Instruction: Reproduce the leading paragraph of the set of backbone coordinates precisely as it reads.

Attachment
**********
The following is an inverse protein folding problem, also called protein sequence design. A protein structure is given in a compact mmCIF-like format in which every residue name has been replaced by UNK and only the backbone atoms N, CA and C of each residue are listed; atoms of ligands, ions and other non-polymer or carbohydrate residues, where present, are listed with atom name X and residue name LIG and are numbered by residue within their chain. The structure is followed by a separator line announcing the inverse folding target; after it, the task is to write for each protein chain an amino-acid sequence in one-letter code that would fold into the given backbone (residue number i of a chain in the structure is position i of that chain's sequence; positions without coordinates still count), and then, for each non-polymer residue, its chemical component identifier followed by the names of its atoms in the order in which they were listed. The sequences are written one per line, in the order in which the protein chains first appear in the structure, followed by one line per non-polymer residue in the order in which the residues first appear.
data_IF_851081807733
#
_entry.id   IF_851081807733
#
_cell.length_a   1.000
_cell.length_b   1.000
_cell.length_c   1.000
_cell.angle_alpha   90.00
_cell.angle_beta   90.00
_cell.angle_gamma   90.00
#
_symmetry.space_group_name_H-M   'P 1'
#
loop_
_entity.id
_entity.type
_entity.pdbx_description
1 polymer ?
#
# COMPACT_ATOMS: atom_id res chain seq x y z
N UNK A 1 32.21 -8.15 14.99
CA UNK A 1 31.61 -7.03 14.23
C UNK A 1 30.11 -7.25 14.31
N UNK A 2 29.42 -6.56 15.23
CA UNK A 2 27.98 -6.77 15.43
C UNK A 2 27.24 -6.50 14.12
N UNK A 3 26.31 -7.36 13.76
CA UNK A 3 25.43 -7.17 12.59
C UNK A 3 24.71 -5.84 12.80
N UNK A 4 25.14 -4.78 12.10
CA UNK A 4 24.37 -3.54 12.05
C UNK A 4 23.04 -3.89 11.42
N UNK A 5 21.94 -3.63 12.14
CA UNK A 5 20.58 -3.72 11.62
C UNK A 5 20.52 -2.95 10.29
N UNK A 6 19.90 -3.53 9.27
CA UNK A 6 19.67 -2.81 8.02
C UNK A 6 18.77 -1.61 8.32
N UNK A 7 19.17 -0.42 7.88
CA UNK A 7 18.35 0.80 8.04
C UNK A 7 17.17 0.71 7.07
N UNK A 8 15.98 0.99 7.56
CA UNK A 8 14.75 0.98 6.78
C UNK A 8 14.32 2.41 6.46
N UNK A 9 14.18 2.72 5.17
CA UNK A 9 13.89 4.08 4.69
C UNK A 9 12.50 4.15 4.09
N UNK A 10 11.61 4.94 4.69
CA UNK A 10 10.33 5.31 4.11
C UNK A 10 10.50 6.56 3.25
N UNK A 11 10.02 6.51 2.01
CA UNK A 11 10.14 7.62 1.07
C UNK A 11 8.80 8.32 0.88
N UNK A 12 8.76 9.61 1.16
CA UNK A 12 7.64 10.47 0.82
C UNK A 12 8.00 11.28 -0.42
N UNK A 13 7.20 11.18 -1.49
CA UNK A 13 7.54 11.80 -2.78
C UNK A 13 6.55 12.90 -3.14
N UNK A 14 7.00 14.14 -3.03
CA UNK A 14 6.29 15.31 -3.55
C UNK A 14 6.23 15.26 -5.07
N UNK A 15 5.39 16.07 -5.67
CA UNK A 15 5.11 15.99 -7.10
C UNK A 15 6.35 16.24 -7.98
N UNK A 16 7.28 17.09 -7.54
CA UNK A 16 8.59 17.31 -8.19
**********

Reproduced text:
The following is an inverse protein folding problem, also called protein sequence design. A protein structure is given in a compact mmCIF-like format in which every residue name has been replaced by UNK and only the backbone atoms N, CA and C of each residue are listed; atoms of ligands, ions and other non-polymer or carbohydrate residues, where present, are listed with atom name X and residue name LIG and are numbered by residue within their chain. The structure is followed by a separator line announcing the inverse folding target; after it, the task is to write for each protein chain an amino-acid sequence in one-letter code that would fold into the given backbone (residue number i of a chain in the structure is position i of that chain's sequence; positions without coordinates still count), and then, for each non-polymer residue, its chemical component identifier followed by the names of its atoms in the order in which they were listed. The sequences are written one per line, in the order in which the protein chains first appear in the structure, followed by one line per non-polymer residue in the order in which the residues first appear.